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In Case of Death...Part 2

So, you want to sue... UNDERSTANDING A WRONGFUL DEATH LAWSUIT Q: What is 'pecuniary loss'? A: This is a term used to describe the financial loss that the family has suffered from the death of a family member. If a person were earning $30,000 per year, and they were 35 years old, we could project over the next 30 years how much they could be expected to earn over their working lifetime. In many cases, we use an economist to make these projections. The economist uses tables, guidelines, and generally available statistics to help guide us in determining how much money that person would have likely earned over their lifetime. Naturally, some things can never be measured with absolute certainty. Companies can fold, go bankrupt, people can be fired, and their health can worsen. But on the positive side we also look at raises, bonuses, increased productivity, successes and factor that in as well. Q: What if the person who died was not earning a living, or was retired? Can we still claim economic loss to our family? A: Unfortunately, the answer in New York is no. The current law does not permit us to claim that the family suffered a financial loss if they were not bringing in an income. What about social security income? Usually it's not a significant amount. Considering that most people on social security use their monthly payments for basic necessities such as rent, food, and clothing for themselves. There's usually not much left over, if anything, to spend on family members or grandkids. Q: Can family members recover for time they've been out of work while caring for a family member before they died? A: The short answer is no. The longer answer is maybe. If it was a spouse, (husband or wife) who cared for their significant other while alive, then we can sometimes bring a claim for loss of services for that limited time period. If the family had to hire and pay someone to do household chores; cook, clean, wash, etc., then we can try and claim those expenses as well. However, where other family members took days or weeks off from work to help out with family tasks, the law does not really permit us to recover those lost wages. NOR DOES THE LAW PERMIT US TO SEEK EMOTIONAL DAMAGES FOR THE FAMILY'S LOSS OF THEIR LOVED ONE. This is the most tragic part of such a claim. The family has been devastated and they cannot recover compensation for their emotional suffering from the death of their loved one. If you want to change this law, write to your congressman and senator. This is the only way this will be changed. Can you sue your employer? Q: My husband was a construction worker who slipped off a scaffold at his job site. He broke his neck and died from his injuries. Can I bring a lawsuit against his employer? A: No, not his employer. You can however bring a lawsuit against the owner of the property, the general contractor and any subcontractor that may have been involved with your husband's injuries and death. HOW MUCH TIME DOES OUR FAMILY HAVE TO START A LAWSUIT? In New York, in a case involving wrongful death, you generally have two years from the date of death within which to start suit. HOWEVER, BEWARE OF THIS WARNING- There are many exceptions to this rule! THE TIME TO FILE A LAWSUIT MAY BE LESS IF YOU NEED TO SUE A CITY, STATE OR MUNICIPALITY OR A CITY OR STATE HOSPITAL. In those cases, your time to file a claim (which is different than filing a lawsuit) is generally 90 days from the date of the incident. You would then have only one year and 90 days within which to start a lawsuit. The bottom line is that even if you suspect you might want or need to bring a lawsuit for your loved one's untimely death, speak to an experienced New York lawyer immediately so you don't lose your precious legal rights. Once those rights are gone, it's difficult if not impossible to get them back.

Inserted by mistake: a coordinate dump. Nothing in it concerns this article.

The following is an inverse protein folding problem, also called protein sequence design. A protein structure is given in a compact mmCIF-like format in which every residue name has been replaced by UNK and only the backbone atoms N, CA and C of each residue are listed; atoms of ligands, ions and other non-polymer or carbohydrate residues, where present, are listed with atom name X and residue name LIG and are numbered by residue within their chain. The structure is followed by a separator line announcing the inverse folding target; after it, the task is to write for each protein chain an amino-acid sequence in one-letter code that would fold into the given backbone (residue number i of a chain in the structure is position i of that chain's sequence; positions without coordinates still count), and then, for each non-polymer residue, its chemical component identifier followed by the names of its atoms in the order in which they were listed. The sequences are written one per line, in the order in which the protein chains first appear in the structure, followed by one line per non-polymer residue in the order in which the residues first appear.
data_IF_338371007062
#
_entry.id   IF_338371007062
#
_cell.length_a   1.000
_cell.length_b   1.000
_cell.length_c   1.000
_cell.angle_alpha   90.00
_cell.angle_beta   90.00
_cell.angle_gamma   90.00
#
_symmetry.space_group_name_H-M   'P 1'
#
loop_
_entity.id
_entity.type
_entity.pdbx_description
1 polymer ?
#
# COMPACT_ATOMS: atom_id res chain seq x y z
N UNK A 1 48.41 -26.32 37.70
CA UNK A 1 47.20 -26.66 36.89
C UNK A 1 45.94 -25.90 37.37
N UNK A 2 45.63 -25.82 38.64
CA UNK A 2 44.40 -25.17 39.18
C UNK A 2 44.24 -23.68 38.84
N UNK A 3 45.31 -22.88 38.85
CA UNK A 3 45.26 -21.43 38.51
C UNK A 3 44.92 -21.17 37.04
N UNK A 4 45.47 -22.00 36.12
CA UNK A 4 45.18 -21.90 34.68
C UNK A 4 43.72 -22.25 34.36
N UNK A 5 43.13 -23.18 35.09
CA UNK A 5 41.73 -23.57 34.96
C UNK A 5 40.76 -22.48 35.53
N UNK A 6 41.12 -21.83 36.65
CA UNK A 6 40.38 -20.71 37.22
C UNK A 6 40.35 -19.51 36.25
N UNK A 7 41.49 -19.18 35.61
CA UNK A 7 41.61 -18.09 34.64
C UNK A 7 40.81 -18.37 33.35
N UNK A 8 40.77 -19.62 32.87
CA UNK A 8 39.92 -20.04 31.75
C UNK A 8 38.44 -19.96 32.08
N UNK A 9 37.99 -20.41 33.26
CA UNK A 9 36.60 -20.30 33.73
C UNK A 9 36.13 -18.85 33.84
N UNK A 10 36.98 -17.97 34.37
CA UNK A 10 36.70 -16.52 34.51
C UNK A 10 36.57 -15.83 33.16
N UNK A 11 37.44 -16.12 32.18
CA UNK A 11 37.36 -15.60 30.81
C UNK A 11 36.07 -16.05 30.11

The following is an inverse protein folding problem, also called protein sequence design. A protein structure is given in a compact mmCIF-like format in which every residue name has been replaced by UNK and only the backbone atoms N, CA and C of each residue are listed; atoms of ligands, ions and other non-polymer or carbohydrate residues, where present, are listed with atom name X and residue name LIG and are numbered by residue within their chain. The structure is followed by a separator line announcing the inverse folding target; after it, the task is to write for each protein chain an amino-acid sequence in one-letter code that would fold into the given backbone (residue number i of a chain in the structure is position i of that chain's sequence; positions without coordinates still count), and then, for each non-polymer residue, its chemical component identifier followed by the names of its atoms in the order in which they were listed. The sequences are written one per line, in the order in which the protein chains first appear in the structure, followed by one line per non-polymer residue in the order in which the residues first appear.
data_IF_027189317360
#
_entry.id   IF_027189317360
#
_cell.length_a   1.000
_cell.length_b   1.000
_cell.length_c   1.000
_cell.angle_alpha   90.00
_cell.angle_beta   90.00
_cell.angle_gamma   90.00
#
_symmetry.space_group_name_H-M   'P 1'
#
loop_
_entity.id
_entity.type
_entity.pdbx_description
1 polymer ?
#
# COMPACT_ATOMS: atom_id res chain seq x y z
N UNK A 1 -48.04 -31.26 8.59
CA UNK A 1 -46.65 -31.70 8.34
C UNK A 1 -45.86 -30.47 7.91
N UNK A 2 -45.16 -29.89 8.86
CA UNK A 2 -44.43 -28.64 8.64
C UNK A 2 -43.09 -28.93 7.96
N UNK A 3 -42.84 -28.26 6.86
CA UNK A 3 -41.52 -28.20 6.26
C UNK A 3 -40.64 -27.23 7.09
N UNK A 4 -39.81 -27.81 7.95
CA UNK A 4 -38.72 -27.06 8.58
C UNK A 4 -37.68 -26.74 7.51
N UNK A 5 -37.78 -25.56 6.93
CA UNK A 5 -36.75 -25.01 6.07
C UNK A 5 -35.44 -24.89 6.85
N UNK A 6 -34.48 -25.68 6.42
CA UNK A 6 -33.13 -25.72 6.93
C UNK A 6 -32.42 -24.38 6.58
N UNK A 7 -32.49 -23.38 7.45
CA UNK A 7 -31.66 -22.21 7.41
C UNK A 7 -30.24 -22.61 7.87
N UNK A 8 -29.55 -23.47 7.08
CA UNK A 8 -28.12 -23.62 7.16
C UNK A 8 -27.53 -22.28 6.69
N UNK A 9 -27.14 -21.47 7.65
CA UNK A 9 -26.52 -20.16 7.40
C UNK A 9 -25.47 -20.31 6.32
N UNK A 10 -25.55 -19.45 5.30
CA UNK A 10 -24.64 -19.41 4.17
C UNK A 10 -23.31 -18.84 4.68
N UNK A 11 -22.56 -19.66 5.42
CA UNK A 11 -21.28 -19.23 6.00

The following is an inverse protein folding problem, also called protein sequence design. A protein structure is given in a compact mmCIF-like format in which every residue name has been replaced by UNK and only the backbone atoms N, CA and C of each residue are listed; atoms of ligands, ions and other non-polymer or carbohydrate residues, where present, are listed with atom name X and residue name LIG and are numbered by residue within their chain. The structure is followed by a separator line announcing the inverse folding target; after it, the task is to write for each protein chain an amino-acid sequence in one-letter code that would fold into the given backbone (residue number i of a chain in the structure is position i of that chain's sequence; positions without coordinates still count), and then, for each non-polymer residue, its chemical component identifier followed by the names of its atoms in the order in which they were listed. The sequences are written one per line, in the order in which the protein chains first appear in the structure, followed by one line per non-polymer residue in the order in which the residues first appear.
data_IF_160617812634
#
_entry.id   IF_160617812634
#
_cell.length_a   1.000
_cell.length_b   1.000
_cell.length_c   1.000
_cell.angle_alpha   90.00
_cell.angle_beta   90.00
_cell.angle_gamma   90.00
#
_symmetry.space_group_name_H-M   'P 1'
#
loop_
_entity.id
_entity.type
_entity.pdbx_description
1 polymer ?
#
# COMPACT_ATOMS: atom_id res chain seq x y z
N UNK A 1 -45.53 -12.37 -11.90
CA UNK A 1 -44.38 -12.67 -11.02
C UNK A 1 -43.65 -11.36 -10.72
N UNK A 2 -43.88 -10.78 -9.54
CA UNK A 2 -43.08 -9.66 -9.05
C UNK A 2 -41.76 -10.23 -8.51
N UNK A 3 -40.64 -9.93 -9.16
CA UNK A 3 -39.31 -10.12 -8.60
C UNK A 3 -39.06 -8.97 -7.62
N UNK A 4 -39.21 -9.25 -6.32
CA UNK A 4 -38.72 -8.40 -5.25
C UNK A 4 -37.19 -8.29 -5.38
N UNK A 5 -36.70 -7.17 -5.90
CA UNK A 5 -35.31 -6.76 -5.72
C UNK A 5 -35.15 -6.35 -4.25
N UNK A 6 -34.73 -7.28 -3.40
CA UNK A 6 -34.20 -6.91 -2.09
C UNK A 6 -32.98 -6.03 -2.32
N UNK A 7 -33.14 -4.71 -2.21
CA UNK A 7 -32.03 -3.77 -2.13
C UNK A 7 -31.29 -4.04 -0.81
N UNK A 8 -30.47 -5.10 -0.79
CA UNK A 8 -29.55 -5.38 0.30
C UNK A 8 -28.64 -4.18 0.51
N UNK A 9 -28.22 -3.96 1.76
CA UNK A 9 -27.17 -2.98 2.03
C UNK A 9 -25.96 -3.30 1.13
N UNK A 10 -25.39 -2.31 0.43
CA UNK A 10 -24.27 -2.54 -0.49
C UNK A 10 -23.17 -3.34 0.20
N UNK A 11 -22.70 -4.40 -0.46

Gerry Oginski
NY Medical Malpractice & Personal Injury Trial Lawyer